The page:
Academia, agriculture, and metropolitan area unemployment rates
February 03, 2005
In December 2004, 26 metropolitan areas registered jobless rates below 3.0 percent; and 10 metropolitan areas posted jobless rates of at least 10.0 percent.
As it did in nearly every month of 2004, Bryan-College Station, Texas, posted the lowest unemployment rate, 1.8 percent, in December. The next lowest rates were reported in Charlottesville, Virginia, 1.9 percent, Gainesville, Florida, 2.0 percent, and Madison, Wisconsin, 2.1 percent. All four of these areas are home to major state universities.
Yuma, Arizona, an agricultural area, again posted the highest unemployment rate, 15.3 percent. The next highest rates were recorded in other agricultural areas, all located in California: Visalia-Tulare-Porterville, 14.8 percent; Merced, and Yuba City, 13.8 percent each.
The national unemployment rate was 5.1 percent in December 2004, not seasonally adjusted.
These data on compensation costs come from the BLS Local Area Unemployment Statistics program which produces monthly and annual employment, unemployment, and labor force data for regions, States, counties, metropolitan areas, and many cities. To learn more, see "Metropolitan Area Employment and Unemployment: December 2004" (PDF) (TXT), news release USDL 05-165. Data for December 2004 are preliminary and subject to revision.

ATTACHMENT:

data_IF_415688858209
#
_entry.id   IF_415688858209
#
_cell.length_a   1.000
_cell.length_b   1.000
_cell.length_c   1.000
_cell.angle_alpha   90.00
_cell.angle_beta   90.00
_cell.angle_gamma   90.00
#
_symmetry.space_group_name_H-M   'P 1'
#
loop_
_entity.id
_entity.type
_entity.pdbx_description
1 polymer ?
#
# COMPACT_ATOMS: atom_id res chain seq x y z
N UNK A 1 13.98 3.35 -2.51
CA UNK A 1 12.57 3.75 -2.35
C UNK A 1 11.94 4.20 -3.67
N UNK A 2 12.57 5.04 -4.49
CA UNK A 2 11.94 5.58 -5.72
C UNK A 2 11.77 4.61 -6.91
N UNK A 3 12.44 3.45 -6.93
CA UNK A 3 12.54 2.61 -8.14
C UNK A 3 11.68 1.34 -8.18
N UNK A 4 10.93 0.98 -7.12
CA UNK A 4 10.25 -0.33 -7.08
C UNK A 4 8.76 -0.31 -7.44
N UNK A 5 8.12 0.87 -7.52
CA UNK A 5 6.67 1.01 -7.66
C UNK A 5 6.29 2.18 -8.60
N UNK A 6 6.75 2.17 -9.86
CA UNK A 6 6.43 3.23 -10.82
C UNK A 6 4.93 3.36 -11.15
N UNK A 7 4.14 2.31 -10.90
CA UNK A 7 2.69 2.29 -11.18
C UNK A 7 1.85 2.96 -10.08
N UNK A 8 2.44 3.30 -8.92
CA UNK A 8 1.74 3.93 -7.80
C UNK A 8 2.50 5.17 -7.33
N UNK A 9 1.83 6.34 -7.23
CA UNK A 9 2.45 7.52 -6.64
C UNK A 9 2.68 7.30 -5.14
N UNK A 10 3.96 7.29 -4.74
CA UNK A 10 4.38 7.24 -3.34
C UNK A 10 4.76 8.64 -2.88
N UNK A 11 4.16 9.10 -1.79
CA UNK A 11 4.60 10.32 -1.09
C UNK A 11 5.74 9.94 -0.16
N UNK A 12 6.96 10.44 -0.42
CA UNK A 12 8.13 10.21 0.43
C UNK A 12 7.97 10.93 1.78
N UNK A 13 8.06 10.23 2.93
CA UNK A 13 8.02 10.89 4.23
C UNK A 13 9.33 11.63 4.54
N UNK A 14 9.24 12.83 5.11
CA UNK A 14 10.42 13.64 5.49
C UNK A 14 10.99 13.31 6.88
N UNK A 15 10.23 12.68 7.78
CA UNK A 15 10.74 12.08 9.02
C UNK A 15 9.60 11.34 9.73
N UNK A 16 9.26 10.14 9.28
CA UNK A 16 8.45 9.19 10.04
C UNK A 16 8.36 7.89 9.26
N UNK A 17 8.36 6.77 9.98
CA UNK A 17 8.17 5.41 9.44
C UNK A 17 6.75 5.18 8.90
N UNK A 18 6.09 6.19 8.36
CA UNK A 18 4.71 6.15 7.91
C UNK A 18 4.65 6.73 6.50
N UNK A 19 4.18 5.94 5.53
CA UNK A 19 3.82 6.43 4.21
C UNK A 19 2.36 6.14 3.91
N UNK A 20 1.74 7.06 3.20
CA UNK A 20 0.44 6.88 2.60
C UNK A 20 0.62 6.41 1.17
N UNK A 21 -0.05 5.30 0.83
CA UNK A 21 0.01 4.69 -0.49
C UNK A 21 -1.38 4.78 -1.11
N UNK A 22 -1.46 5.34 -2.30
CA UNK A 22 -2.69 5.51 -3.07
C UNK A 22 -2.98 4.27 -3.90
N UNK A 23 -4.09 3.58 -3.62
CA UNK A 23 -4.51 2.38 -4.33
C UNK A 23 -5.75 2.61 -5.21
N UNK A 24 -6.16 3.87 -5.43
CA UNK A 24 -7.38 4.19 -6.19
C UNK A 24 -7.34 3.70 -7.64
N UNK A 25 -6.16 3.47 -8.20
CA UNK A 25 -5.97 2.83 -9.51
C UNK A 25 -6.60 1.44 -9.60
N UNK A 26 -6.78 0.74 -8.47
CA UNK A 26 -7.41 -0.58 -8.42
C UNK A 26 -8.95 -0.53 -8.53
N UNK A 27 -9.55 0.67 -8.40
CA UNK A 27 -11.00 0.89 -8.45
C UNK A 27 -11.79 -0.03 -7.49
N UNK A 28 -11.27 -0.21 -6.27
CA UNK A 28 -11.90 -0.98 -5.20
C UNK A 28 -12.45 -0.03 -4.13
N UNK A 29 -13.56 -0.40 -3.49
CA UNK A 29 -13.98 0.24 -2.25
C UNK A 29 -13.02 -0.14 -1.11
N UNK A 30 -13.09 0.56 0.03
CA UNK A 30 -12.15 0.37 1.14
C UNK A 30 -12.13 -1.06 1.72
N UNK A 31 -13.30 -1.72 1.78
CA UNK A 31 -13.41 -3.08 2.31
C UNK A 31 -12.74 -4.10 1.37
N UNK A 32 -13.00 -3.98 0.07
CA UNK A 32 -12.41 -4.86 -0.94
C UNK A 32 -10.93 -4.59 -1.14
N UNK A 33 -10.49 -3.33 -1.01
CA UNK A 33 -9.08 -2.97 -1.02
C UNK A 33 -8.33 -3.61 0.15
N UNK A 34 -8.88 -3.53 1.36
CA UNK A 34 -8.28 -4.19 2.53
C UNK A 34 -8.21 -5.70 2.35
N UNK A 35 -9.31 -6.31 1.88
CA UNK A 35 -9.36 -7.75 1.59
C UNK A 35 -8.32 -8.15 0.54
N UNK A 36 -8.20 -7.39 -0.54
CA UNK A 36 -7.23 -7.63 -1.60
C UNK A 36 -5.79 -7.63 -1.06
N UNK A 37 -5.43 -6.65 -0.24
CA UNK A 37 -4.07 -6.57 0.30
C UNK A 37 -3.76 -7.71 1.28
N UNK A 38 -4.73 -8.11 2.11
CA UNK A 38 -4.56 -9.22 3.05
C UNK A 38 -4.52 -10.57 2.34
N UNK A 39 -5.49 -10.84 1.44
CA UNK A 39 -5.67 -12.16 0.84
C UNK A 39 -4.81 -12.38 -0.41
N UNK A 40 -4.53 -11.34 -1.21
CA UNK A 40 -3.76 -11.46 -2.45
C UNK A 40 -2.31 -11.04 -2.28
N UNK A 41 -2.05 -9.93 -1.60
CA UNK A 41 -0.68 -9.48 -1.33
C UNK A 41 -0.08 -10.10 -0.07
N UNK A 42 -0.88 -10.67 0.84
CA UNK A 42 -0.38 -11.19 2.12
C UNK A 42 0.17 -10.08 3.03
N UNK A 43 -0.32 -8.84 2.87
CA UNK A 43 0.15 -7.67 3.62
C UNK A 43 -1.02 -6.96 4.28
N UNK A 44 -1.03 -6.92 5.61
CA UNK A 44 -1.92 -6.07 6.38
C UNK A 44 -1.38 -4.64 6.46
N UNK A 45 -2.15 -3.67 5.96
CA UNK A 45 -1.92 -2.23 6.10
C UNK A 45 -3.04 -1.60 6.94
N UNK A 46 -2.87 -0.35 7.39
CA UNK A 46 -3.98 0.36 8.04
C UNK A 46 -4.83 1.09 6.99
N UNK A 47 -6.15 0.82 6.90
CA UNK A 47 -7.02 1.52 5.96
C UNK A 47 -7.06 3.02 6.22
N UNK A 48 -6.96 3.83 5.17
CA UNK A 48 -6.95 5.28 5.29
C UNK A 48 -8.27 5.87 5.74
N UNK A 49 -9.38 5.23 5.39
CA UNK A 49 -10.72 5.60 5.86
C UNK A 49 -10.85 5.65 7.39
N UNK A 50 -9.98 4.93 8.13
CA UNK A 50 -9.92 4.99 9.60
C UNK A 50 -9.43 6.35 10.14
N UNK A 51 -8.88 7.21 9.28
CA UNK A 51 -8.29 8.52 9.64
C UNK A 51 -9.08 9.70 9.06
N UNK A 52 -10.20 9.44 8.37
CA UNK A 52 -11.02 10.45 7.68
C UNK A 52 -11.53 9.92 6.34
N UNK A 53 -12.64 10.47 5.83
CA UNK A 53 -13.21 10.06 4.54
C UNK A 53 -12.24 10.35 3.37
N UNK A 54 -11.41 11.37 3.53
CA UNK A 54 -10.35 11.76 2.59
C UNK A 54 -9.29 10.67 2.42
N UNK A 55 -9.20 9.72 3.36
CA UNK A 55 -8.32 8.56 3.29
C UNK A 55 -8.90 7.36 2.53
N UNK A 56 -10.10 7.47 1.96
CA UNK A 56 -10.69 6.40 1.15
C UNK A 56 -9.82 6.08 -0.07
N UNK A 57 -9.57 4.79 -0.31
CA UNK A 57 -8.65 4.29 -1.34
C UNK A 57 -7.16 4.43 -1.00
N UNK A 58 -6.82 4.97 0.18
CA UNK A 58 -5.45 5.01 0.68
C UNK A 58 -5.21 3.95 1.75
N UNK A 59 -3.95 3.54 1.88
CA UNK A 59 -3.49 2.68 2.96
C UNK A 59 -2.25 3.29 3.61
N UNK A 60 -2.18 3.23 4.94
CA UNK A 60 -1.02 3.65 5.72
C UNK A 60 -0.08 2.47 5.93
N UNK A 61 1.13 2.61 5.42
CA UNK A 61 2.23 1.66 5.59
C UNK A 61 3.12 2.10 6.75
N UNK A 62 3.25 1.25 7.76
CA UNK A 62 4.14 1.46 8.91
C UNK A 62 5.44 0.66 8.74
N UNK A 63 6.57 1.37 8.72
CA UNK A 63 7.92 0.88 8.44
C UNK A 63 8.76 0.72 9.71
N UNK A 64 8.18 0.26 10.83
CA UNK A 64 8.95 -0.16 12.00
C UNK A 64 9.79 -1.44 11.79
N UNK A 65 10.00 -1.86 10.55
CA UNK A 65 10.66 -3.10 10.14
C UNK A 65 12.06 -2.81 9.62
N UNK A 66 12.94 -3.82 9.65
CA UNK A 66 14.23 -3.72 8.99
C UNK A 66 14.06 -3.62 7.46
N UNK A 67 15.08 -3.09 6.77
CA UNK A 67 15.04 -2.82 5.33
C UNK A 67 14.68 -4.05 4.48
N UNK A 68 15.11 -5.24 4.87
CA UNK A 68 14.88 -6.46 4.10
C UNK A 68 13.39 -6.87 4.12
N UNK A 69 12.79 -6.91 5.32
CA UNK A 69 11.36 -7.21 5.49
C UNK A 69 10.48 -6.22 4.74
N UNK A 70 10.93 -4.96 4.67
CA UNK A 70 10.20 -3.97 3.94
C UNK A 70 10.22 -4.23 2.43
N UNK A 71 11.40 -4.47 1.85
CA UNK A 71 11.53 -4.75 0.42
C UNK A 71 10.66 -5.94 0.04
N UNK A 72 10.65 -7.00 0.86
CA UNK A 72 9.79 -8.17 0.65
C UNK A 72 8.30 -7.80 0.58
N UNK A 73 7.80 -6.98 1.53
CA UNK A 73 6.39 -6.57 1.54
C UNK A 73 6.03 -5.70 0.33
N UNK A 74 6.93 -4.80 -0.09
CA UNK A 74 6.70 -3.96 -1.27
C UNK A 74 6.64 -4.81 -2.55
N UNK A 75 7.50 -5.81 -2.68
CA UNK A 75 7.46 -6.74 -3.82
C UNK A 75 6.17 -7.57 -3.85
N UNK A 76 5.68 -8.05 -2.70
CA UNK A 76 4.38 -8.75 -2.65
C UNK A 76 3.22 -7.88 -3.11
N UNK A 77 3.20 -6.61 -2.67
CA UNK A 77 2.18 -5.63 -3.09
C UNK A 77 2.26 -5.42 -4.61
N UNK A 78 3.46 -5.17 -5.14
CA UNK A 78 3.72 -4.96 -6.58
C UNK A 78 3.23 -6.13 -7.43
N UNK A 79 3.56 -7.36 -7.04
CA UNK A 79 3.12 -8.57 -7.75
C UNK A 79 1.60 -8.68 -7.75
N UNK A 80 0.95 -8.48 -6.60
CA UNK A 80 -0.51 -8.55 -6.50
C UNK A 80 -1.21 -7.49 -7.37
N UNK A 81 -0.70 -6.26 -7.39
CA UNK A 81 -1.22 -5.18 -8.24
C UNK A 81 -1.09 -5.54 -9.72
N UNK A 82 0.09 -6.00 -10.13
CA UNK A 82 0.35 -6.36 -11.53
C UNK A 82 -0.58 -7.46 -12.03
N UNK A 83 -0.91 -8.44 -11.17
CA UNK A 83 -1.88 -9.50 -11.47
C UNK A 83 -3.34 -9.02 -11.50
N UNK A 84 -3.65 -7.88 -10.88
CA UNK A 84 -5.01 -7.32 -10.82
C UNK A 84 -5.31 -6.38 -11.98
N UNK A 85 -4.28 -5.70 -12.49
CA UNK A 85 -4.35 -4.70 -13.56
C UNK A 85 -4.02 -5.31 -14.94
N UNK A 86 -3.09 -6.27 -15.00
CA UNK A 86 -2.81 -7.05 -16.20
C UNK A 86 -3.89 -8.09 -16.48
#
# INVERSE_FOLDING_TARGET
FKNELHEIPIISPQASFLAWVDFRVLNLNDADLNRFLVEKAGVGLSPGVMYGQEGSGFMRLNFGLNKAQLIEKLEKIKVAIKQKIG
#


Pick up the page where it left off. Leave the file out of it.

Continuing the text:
Bureau of Labor Statistics, U.S. Department of Labor, The Economics Daily, Academia, agriculture, and metropolitan area unemployment rates on the Internet at http://www.bls.gov/opub/ted/2005/jan/wk5/art04.htm (visited October 26, 2016).
Recent editions of Spotlight on Statistics
Workplace injuries and illnesses and employer costs for workers’ compensation
Workplace injury and illness data and the costs to employers for workers’ compensation in natural resources, construction, and maintenance occupations.
A look at the future of the U.S. labor force to 2060
Projected long-term trends in the growth, size, and composition of the labor force.
Union membership in the United States
Historical trends in union membership among employed wage and salary workers; union membership by a variety of demographic characteristics.
A look at healthcare spending, employment, pay, benefits, and prices
Spending on healthcare, current and projected employment in the industry, employer-provided healthcare benefits, healthcare prices, and pay for workers in healthcare occupations.
Self-employment in the United States
Trends in self-employment by various demographic and socioeconomic characteristics, including both the unincorporated and the incorporated self-employed, as well as data on paid employees who work for the self-employed.